Why it’s here: I actually wrote a review this year. It’s for this record, and you can read it here (opens in new window).
02. Fair to Midland – Arrows & Anchors
Stream: “Uh-Oh” (4:16)
Why it’s here: Another staffer already picked “Whiskey & Ritalin” for streaming, so I picked my third favorite off the record (behind “Amarillo Sleeps on My Pillow”). Fair to Midland maintain their idiosyncratic folk/art-rock mannerisms while aligning their rather unorthodox songwriting into a more conventional approach – look no further than straightforward rocker/lead single “Musical Chairs” receiving ample radio play outside their native Texas. The record’s production has been understandably slighted because of the album’s somewhat claustrophobic, there’s-a-lot-going-on-at-once sound; consequently, this is pretty easily their heaviest – yet still most accessible – album to date. Darroh Sudderth is still a monster with his three-octave range, the guitars maintain a thick crunch throughout the record, but just like last time, it’s Matt Langley who’s the unsung hero as the keys connoisseur, and it’s his work throughout that truly completes the band’s eccentric sound. Although longtime fans seem to wince at the band’s tilt towards being more radio-friendly, the lyrics and structure are just as quirky and weird as ever, and the record is – without question – a grower. It doesn’t make the record any less of an absolute gem, though.
01. Dropkick Murphys – Going Out In Style
Stream: “Going Out In Style” (4:08)
Stream: “Broken Hymns” (5:03)
Stream: “Peg O’ My Heart” f/ Bruce Springsteen (2:20)
Why it’s here: My album of the year. I didn’t think they’d ever top The Warrior’s Code, but they did… many, many times over. There isn’t a single poor song on this record. “Broken Hymns” is their best moderately-paced song to date. It just sounds like the Murphys had a fucking blast making this record, and from the opening drums to “Hang ‘Em High” to the rollicking cover of “The Irish Rover,” there isn’t a single second of bad music on here. There’s far more harmony, melody, antiphony, more foot-stomps, bagpipes, banjo, accordion, and tin whistle, the band has never sounded better instrumentally. Vocally, Ken Casey and Al Barr continue to split time, and guest appearances once again abound on the record. There’s just an indescribable amount of heart, character, and joy on the record, and while the record is supposedly a concept album, the songs don’t seem to be in any particular sequence, instead telling their own tales.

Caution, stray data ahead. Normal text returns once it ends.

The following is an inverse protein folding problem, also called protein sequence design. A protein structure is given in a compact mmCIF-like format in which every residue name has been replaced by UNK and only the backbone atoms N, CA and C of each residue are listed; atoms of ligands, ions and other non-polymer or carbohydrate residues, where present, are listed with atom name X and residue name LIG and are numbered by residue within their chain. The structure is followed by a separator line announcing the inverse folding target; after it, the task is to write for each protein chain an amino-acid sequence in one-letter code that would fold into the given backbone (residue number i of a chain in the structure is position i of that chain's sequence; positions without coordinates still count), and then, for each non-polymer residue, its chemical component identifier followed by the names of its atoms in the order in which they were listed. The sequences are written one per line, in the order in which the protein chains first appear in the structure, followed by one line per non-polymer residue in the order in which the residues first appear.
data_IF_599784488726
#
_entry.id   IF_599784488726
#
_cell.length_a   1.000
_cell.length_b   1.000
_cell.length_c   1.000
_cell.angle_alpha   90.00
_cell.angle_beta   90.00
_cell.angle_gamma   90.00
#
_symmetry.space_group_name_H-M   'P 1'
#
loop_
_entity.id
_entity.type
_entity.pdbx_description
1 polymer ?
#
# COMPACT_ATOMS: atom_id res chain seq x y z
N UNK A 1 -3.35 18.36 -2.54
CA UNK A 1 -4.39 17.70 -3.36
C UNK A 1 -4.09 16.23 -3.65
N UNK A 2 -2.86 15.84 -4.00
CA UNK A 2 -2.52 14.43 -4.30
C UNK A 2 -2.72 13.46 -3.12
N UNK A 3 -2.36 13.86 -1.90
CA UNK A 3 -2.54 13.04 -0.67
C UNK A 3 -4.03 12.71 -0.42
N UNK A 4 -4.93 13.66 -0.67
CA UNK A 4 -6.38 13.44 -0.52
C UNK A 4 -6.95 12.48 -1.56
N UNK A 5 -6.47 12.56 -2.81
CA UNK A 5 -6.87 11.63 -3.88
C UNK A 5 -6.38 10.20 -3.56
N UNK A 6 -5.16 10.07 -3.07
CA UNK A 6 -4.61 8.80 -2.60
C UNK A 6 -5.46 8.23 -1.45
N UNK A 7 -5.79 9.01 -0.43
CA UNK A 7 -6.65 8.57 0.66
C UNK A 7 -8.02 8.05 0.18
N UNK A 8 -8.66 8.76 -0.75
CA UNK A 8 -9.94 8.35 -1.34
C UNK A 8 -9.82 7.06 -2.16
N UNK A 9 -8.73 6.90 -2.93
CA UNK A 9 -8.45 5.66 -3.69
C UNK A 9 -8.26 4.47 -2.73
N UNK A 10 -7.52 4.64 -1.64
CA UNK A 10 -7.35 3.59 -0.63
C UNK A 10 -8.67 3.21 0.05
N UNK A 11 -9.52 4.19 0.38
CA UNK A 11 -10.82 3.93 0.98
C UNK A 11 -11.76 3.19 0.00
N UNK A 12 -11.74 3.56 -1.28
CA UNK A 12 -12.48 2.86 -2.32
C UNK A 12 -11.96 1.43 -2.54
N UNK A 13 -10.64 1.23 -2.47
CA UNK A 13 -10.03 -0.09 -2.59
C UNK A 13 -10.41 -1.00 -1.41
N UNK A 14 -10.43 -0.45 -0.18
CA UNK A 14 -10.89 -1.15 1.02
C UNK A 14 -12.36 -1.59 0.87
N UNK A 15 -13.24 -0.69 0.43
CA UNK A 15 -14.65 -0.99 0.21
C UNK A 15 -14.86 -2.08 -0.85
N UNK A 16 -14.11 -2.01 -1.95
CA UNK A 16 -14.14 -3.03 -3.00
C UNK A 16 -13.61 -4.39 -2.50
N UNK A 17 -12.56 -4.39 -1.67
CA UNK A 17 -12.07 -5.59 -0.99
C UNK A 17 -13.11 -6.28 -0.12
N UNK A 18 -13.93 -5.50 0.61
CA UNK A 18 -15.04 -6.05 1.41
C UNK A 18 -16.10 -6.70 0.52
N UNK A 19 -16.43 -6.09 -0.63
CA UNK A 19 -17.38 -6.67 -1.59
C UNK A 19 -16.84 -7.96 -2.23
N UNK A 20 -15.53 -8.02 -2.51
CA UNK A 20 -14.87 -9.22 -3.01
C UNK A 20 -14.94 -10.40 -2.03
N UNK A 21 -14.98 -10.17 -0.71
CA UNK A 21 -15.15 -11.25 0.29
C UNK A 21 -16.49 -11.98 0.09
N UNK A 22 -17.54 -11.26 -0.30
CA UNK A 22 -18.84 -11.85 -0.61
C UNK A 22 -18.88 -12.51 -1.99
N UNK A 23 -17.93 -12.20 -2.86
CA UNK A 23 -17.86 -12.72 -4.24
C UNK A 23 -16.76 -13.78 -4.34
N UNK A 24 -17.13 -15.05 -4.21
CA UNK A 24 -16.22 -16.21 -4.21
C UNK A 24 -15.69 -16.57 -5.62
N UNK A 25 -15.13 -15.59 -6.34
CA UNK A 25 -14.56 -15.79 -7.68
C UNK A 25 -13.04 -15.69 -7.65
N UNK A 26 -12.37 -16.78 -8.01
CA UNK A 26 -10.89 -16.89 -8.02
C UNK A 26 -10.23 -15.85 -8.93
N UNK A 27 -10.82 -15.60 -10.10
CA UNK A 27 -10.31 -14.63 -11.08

Privately, “Take ‘Em Down” isn’t my favorite track on the record, but after getting laid off from my teaching gig – and experiencing firsthand the huge fucking political nightmare teachers across Canada and the U.S., especially the unionized teachers in Wisconsin that endured an extraordinary amount of injustice earlier this year in their battle with their state government – it was easy to see why teachers semi-adopted this song as part of their soundtrack against all the bullshit, and it’s such a great song to take ownership of in your own way. Of course, I’m sure the Murphys were envisioning a pub sing-along more akin to their earlier “Boys on the Docks,” but the way the band stepped forward in support of not just teachers unions, but especially healthcare unions in their native Boston with their “Solidarity Rocks” campaign (which began in 2010 and has since carried over to present-day), has been truly touching and simply extraordinary.
On the record, we see the Murphys take great pains in striving to incorporate the traditional Irish instrumentation into the album’s very essence, rather than just having a punk song with some windwoods and strings absent-mindedly or superficially slapped onto the record just for the hell of it. From “The Hardest Mile”‘s story of some railway workers’ murder, to the anthemic “Memorial Day”, to the aggressive “Deeds Not Words”, to the fucking party that is the title track – you can’t find a more complete-sounding record this year from a group that continually experiments in sound, that constantly strives for improvement, and has emphatically stood the test of time.